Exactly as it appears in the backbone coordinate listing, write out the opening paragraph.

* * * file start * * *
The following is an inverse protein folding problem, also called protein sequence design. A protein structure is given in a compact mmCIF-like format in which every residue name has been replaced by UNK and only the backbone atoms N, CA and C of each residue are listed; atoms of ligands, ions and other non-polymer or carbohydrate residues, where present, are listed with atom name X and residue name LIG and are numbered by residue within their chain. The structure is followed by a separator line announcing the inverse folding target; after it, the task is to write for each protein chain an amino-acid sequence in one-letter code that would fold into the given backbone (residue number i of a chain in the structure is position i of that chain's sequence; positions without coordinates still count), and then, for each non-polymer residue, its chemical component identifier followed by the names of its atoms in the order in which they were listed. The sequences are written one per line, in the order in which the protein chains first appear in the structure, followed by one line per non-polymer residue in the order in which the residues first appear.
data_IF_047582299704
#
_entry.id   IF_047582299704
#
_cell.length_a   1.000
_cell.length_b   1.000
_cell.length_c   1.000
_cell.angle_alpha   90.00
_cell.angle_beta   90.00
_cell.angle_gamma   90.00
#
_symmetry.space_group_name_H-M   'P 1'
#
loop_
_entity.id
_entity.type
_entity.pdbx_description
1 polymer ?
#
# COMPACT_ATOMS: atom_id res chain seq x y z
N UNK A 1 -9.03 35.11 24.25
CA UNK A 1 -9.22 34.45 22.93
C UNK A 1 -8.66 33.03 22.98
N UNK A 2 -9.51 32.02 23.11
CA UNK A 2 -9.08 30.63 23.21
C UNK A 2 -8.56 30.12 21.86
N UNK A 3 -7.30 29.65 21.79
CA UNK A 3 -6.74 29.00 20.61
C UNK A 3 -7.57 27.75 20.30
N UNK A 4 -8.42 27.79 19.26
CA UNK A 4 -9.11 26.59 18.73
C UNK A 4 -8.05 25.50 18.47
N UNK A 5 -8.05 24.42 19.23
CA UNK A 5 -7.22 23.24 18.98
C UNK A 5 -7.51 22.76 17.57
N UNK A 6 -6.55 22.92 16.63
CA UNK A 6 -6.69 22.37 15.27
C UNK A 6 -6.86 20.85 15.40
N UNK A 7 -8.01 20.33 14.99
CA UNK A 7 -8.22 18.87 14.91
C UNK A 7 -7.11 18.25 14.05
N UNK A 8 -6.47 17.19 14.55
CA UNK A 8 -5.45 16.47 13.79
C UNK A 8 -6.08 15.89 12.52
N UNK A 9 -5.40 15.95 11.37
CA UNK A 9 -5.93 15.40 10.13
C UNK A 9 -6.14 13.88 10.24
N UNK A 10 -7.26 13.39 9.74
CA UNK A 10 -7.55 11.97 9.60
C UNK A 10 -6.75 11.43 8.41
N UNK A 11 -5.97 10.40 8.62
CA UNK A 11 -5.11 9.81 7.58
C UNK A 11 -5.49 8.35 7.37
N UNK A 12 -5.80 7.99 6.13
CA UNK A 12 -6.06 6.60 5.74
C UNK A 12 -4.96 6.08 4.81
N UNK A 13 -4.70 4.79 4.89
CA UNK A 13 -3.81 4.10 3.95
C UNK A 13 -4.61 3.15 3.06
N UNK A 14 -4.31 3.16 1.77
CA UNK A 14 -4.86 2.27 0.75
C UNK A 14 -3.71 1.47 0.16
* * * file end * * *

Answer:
The following is an inverse protein folding problem, also called protein sequence design. A protein structure is given in a compact mmCIF-like format in which every residue name has been replaced by UNK and only the backbone atoms N, CA and C of each residue are listed; atoms of ligands, ions and other non-polymer or carbohydrate residues, where present, are listed with atom name X and residue name LIG and are numbered by residue within their chain. The structure is followed by a separator line announcing the inverse folding target; after it, the task is to write for each protein chain an amino-acid sequence in one-letter code that would fold into the given backbone (residue number i of a chain in the structure is position i of that chain's sequence; positions without coordinates still count), and then, for each non-polymer residue, its chemical component identifier followed by the names of its atoms in the order in which they were listed. The sequences are written one per line, in the order in which the protein chains first appear in the structure, followed by one line per non-polymer residue in the order in which the residues first appear.